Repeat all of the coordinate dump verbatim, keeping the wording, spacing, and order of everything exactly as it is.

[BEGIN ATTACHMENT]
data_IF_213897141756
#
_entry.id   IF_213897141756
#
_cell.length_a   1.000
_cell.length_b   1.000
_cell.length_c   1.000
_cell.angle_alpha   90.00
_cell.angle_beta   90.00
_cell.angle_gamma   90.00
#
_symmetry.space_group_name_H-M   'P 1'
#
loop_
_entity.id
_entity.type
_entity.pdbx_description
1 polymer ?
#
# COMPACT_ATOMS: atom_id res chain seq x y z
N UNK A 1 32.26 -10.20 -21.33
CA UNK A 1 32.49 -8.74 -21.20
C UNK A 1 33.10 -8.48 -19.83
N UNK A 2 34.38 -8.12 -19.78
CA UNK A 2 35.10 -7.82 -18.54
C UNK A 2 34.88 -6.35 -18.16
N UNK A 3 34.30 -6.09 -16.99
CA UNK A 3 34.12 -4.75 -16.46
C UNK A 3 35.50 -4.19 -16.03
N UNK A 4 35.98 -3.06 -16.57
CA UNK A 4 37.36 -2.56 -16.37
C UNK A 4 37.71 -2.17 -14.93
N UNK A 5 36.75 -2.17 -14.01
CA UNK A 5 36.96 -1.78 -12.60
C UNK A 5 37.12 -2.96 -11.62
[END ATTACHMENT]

data_IF_213897141756
#
_entry.id   IF_213897141756
#
_cell.length_a   1.000
_cell.length_b   1.000
_cell.length_c   1.000
_cell.angle_alpha   90.00
_cell.angle_beta   90.00
_cell.angle_gamma   90.00
#
_symmetry.space_group_name_H-M   'P 1'
#
loop_
_entity.id
_entity.type
_entity.pdbx_description
1 polymer ?
#
# COMPACT_ATOMS: atom_id res chain seq x y z
N UNK A 1 32.26 -10.20 -21.33
CA UNK A 1 32.49 -8.74 -21.20
C UNK A 1 33.10 -8.48 -19.83
N UNK A 2 34.38 -8.12 -19.78
CA UNK A 2 35.10 -7.82 -18.54
C UNK A 2 34.88 -6.35 -18.16
N UNK A 3 34.30 -6.09 -16.99
CA UNK A 3 34.12 -4.75 -16.46
C UNK A 3 35.50 -4.19 -16.03
N UNK A 4 35.98 -3.06 -16.57
CA UNK A 4 37.36 -2.56 -16.37
C UNK A 4 37.71 -2.17 -14.93
N UNK A 5 36.75 -2.17 -14.01
CA UNK A 5 36.96 -1.78 -12.60
C UNK A 5 37.12 -2.96 -11.62